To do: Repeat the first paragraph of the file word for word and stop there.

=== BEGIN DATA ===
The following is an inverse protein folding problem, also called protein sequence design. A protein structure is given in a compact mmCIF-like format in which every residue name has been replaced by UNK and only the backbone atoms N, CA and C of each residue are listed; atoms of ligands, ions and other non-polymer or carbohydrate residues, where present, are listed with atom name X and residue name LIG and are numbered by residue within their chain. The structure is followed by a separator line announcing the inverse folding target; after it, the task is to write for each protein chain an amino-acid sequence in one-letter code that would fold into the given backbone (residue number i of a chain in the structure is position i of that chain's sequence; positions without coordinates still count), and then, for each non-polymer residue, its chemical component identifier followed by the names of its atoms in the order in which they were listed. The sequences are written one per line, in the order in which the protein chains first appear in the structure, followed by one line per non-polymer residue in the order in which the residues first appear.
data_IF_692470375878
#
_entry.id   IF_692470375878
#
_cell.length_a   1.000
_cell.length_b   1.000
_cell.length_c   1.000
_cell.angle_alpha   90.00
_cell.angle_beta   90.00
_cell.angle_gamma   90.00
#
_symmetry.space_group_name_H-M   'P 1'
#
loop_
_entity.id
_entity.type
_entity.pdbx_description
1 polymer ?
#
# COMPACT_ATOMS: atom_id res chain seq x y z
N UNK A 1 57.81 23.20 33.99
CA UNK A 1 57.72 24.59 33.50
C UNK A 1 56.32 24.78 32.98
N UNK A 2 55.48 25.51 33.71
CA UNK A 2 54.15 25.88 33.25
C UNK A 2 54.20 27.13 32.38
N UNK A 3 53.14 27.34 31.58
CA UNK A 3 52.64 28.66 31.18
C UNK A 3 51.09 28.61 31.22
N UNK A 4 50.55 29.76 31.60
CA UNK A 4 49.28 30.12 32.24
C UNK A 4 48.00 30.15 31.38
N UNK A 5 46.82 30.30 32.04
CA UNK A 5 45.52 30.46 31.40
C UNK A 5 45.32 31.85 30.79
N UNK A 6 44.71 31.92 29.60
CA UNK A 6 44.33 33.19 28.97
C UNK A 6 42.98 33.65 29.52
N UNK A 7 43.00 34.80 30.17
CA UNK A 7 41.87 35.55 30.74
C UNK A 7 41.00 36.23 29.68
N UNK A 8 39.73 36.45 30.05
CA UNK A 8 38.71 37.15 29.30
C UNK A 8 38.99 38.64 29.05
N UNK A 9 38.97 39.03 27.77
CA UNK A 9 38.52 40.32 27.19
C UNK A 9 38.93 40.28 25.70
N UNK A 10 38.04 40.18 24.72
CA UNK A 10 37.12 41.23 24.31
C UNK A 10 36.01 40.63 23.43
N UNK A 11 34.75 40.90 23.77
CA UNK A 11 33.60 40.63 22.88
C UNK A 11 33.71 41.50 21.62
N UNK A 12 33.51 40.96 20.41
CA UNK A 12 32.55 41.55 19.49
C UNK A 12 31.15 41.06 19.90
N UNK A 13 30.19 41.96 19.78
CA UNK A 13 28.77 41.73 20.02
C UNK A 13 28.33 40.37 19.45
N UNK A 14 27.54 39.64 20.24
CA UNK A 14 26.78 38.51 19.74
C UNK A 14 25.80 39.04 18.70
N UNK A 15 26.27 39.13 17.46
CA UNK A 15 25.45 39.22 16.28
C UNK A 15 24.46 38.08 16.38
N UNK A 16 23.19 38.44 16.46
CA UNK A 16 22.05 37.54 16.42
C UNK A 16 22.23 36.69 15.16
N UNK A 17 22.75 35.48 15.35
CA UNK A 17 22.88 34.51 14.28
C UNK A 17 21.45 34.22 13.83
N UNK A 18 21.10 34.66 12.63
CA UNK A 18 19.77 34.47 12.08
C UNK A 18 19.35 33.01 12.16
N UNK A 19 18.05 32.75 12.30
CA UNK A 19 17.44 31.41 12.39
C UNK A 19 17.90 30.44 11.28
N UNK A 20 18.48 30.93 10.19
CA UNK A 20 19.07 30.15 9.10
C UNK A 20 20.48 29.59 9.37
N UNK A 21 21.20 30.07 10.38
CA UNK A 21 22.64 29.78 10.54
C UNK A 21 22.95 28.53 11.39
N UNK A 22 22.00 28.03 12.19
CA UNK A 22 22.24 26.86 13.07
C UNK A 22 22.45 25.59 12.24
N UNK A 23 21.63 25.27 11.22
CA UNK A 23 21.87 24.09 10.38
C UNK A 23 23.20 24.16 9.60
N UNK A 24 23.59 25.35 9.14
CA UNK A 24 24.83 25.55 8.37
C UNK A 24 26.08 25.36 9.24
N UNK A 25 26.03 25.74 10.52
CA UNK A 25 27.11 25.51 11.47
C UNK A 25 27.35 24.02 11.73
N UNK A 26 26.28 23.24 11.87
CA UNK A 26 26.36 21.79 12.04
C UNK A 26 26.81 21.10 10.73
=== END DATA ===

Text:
The following is an inverse protein folding problem, also called protein sequence design. A protein structure is given in a compact mmCIF-like format in which every residue name has been replaced by UNK and only the backbone atoms N, CA and C of each residue are listed; atoms of ligands, ions and other non-polymer or carbohydrate residues, where present, are listed with atom name X and residue name LIG and are numbered by residue within their chain. The structure is followed by a separator line announcing the inverse folding target; after it, the task is to write for each protein chain an amino-acid sequence in one-letter code that would fold into the given backbone (residue number i of a chain in the structure is position i of that chain's sequence; positions without coordinates still count), and then, for each non-polymer residue, its chemical component identifier followed by the names of its atoms in the order in which they were listed. The sequences are written one per line, in the order in which the protein chains first appear in the structure, followed by one line per non-polymer residue in the order in which the residues first appear.